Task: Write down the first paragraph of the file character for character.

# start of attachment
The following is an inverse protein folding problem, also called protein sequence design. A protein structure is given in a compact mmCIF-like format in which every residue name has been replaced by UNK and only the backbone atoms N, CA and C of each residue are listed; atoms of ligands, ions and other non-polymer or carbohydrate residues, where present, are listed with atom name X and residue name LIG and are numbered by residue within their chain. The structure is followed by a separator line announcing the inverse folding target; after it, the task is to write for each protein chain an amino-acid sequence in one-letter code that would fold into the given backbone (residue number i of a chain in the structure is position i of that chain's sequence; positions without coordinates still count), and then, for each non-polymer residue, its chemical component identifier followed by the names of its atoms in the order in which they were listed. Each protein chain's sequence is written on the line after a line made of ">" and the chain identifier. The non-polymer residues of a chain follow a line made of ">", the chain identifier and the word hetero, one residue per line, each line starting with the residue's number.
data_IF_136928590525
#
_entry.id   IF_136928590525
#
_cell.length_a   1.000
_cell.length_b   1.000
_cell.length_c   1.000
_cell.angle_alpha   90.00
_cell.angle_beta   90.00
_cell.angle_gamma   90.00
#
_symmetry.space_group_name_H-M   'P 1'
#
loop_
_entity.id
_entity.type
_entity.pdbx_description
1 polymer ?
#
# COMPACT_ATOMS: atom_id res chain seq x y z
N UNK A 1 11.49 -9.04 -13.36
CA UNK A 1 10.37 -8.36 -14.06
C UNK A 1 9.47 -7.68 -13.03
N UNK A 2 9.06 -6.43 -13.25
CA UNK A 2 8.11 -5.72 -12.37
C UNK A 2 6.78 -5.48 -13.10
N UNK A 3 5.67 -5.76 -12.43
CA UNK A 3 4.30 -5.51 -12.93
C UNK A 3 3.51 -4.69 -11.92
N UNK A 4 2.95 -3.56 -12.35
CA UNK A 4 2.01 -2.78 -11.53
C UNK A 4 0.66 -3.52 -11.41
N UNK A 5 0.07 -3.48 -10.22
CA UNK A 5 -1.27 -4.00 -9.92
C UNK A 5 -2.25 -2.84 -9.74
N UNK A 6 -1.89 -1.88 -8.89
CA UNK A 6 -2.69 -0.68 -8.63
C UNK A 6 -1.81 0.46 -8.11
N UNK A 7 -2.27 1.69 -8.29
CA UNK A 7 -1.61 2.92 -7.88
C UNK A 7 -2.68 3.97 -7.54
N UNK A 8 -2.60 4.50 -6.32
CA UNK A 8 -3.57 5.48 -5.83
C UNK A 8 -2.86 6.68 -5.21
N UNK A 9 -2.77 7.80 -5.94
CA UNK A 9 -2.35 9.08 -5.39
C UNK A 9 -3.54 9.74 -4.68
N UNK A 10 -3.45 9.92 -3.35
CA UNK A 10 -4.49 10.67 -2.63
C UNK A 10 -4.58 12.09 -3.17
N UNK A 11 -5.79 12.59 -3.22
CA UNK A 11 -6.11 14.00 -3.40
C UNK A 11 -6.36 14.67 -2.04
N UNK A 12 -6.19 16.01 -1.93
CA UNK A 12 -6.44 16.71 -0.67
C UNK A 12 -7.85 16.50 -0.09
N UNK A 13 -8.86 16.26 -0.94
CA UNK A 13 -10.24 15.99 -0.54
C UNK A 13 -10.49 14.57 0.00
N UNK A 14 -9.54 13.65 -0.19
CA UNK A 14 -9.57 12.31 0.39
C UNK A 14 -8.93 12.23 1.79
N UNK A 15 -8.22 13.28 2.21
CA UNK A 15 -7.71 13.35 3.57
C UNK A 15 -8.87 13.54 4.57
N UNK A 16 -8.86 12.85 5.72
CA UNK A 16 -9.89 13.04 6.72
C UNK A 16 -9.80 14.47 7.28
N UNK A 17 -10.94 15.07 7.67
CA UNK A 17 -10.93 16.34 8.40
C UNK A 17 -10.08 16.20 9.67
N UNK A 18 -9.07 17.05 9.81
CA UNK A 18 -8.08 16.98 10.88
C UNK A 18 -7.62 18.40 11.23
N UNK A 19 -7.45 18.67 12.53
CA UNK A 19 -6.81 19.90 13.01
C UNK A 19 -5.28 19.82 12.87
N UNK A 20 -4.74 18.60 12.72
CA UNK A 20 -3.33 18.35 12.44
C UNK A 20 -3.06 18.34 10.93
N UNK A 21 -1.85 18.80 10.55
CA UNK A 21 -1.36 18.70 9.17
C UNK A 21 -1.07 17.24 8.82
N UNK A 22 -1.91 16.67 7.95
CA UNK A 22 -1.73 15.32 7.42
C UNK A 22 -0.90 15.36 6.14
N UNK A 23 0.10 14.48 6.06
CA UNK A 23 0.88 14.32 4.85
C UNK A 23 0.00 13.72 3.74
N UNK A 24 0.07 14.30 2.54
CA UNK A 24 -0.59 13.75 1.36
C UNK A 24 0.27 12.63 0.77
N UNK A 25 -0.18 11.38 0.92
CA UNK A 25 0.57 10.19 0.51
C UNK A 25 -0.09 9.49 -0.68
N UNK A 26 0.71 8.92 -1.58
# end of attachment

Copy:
The following is an inverse protein folding problem, also called protein sequence design. A protein structure is given in a compact mmCIF-like format in which every residue name has been replaced by UNK and only the backbone atoms N, CA and C of each residue are listed; atoms of ligands, ions and other non-polymer or carbohydrate residues, where present, are listed with atom name X and residue name LIG and are numbered by residue within their chain. The structure is followed by a separator line announcing the inverse folding target; after it, the task is to write for each protein chain an amino-acid sequence in one-letter code that would fold into the given backbone (residue number i of a chain in the structure is position i of that chain's sequence; positions without coordinates still count), and then, for each non-polymer residue, its chemical component identifier followed by the names of its atoms in the order in which they were listed. Each protein chain's sequence is written on the line after a line made of ">" and the chain identifier. The non-polymer residues of a chain follow a line made of ">", the chain identifier and the word hetero, one residue per line, each line starting with the residue's number.